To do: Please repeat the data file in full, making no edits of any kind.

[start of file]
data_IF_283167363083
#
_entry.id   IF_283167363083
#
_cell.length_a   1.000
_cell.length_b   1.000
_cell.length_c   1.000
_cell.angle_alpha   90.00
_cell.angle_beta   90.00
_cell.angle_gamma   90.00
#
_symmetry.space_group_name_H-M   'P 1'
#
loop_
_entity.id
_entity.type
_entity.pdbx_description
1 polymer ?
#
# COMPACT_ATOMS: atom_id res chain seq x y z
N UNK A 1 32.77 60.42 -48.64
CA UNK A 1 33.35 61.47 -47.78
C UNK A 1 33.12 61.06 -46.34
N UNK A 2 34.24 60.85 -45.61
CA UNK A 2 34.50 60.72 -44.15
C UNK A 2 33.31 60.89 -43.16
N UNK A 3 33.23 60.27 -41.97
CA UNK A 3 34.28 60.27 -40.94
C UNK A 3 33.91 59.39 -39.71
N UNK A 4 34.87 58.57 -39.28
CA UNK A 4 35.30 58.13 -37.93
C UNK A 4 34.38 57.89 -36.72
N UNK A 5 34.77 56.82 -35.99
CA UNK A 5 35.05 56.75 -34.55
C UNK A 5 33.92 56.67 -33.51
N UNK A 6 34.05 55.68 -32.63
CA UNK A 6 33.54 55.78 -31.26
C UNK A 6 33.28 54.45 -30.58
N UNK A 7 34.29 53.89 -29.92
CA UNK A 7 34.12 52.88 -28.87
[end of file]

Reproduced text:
data_IF_283167363083
#
_entry.id   IF_283167363083
#
_cell.length_a   1.000
_cell.length_b   1.000
_cell.length_c   1.000
_cell.angle_alpha   90.00
_cell.angle_beta   90.00
_cell.angle_gamma   90.00
#
_symmetry.space_group_name_H-M   'P 1'
#
loop_
_entity.id
_entity.type
_entity.pdbx_description
1 polymer ?
#
# COMPACT_ATOMS: atom_id res chain seq x y z
N UNK A 1 32.77 60.42 -48.64
CA UNK A 1 33.35 61.47 -47.78
C UNK A 1 33.12 61.06 -46.34
N UNK A 2 34.24 60.85 -45.61
CA UNK A 2 34.50 60.72 -44.15
C UNK A 2 33.31 60.89 -43.16
N UNK A 3 33.23 60.27 -41.97
CA UNK A 3 34.28 60.27 -40.94
C UNK A 3 33.91 59.39 -39.71
N UNK A 4 34.87 58.57 -39.28
CA UNK A 4 35.30 58.13 -37.93
C UNK A 4 34.38 57.89 -36.72
N UNK A 5 34.77 56.82 -35.99
CA UNK A 5 35.05 56.75 -34.55
C UNK A 5 33.92 56.67 -33.51
N UNK A 6 34.05 55.68 -32.63
CA UNK A 6 33.54 55.78 -31.26
C UNK A 6 33.28 54.45 -30.58
N UNK A 7 34.29 53.89 -29.92
CA UNK A 7 34.12 52.88 -28.87